But the thought turned sour in my mind and guilt clawed its way up my throat. I had truly moved on. I didn’t look back on my marriage with longing or any type of ache. It had been lonely and passionless. It hadn’t even felt like being married to a best friend; it had nearly felt like cohabitation with a colleague.
What could I expect her to say that would change how I viewed any of that? Was I going just because, in my new happiness, I simply felt bad for my ex-wife?
I wanted to call Ruby before I went to dinner, to tell her that, no, Portia honestly had no chance, and maybe that was wrong of me to let her think she did by my coming, but a dark and furtive part of me was simply curious: Portia had never in our relationship sounded as open and pleading as she had on the phone that morning.
It had thrown me enough to forget, for a few minutes, that Ruby had been waiting in my flat for me to drive her home before work. By the time I’d emerged from the bathroom, hand clutched over the receiver to beg her to wait just a minute more, she’d already left.
Even on the steps I could smell the pasta Portia had cooked—my favorite, with sausages and peppers and thyme. I could hear the music playing—my favorite Vienna Philharmonic recording of Brahms. The front door was unlocked and still required the familiar shoulder shove—low kick combination to open.
I bent to pet Davey as he ran across the floor to me, hopping on his hind legs and resting his paws on my knees. “That’s a good boy,” I said, scratching behind his ears.
Hearing the clang of plates on the counter, I looked up. Portia stood barefoot in our kitchen in casual cotton pants, a T-shirt, and an apron. I blinked, mouth agape. I’d rarely seen the woman without her pearls.
When she turned to me, she wore her wide, dazzling smile. I was immediately on edge.
“Hello,” she said, picking up a second glass of red wine from the counter and walking to hand it to me. She placed it in my grasp and then stretched to kiss my cheek. “Welcome home.”
I nearly wanted to turn and leave right then. It was disloyal, being here. I felt like my skin had been replaced with damp wool and I itched all over. It was wrong, and I knew it. Ruby had known it.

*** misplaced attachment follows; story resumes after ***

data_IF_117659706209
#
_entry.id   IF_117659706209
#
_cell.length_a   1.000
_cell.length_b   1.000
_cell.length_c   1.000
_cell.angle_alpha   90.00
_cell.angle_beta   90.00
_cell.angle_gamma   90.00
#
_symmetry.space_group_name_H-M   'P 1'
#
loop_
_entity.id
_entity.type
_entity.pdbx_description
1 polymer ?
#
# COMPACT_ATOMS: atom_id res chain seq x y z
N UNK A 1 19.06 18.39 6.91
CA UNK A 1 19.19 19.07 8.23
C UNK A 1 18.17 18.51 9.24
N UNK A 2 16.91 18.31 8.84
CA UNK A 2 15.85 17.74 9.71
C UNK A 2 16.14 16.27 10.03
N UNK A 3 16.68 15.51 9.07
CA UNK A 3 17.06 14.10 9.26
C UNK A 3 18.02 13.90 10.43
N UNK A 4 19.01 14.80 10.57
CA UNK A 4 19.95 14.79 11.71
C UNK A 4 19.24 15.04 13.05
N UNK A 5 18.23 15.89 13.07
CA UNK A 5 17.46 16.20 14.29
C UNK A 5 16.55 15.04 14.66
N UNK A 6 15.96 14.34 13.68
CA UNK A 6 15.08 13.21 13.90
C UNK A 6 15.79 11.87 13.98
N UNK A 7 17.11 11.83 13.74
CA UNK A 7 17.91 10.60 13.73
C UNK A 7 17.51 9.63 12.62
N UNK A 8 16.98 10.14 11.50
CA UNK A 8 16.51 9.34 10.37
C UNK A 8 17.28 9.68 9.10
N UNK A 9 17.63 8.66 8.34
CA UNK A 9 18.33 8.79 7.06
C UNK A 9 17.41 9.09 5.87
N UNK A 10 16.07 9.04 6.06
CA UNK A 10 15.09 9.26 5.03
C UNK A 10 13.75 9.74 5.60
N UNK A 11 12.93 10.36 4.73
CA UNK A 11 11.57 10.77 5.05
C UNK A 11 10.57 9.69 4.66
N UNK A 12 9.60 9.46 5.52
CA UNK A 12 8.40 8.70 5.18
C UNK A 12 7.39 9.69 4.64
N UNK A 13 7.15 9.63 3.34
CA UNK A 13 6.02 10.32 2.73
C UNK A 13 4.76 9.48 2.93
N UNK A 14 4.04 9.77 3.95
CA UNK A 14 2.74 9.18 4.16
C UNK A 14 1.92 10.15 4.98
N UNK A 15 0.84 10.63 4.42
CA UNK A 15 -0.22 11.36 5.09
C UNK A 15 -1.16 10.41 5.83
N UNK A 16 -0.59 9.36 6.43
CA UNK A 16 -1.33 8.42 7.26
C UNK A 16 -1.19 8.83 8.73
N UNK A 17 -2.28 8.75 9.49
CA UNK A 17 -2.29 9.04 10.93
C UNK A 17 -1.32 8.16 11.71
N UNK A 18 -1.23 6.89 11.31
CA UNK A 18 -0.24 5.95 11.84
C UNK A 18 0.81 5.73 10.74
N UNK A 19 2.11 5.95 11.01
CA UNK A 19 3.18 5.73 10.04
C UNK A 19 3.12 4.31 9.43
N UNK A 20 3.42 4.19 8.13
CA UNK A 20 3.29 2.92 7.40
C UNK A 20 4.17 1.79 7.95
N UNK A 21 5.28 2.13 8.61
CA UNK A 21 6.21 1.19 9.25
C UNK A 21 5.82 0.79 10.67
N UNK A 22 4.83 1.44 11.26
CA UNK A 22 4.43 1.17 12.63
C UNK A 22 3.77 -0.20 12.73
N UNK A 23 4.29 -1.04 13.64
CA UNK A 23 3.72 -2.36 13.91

“Your home,” I reminded her, putting the glass down carefully on the sideboard. “I live several Tube stops away.”
She waved me off, returning to the counter where she was dishing up pasta into two bowls. “I’ve still not seen your flat.”
“There isn’t much to see,” I said with a shrug.
Portia nodded to the dining room and I startled slightly. I’d barely been here two minutes and she was leading me to the table as if I’d simply come home from work. No reacquaintance, no small talk. Certainly no playful banter.
I followed her in. It was surreal seeing the table set with candles and flowers, the placemats we’d received from the Wynn family for our wedding. The candelabra her parents had given us for our fifth anniversary. When we lived here together, Portia would cook on occasion, but it was always clearly communicated to be a production and used as a form of currency in the look-how-much-I-do-each-day ledger of our marriage.
I felt for my phone in my pocket, now desperately wishing I’d called Ruby before coming here.
We sat. Portia passed me the pepper and then set her napkin in her lap. Davey curled up on the floor, resting his head on my feet. Outside, cars drove by, their tires wet on the pavement. Inside, as always, silence reigned supreme at the dining room table.
“How was your day?” she asked finally, looking down with interest at her bowl of pasta.
My day? How about my month, or, better yet, the last eleven years of my life?
“It was . . .” I began and then stopped. The revelation struck me with a nearly physical blow: There was no mystery to be unearthed here. There was no secret to the silent isolation of our marriage. It was, and would forever be, like this between us.
Portia was lonely and having a hard time finding her footing in her new life. It had been true for me, too, in a way. I’d focused on routine, buried my free time in sport. I’d barely looked up long enough to see Ruby watching me, enamored, for months.
And now Portia was watching, waiting for me to finish my thought.
It was a strange thing to say; the perfect opening for her to ask more. But the quiet returned and I attempted to tuck into my meal. The sound of her chewing was as familiar to me as the smell of the wood from the dining room hutch or the cold stone scent of our kitchen floor.
“How was your day?” I asked in return, attempting some stab at a normal conversation. But it wouldn’t work. The bite of food I’d eaten sat like a lead weight in my stomach, and my head was full of nothing but Ruby. “Portia, I can’t—” I started, but she was already speaking.
She didn’t say at all what I expected: “We were terrible together, weren’t we?”
Finally, a laugh broke through the unease in my thoughts. “The worst.”
“I thought we could . . .” She paused, and for the first time since I arrived I saw a weariness, a vulnerability there. She rubbed a hand over her face. “Honestly, I don’t know what I was thinking, Niall, wanting to have dinner to talk. I wanted to see you. I’ve missed you, you know. Not sure I ever really appreciated you enough to miss you before.”
I lifted my glass of wine to my lips and said nothing. I tried with my eyes to tell her that I understood, that a part of me was glad to see her, as well.
Clearly I’d never been good at false sentiment. I closed my eyes, remembering last night. And in this dining room, that used to be mine, with a wife who also used to be mine, I knew the reason I felt so sick to be here was that I loved Ruby.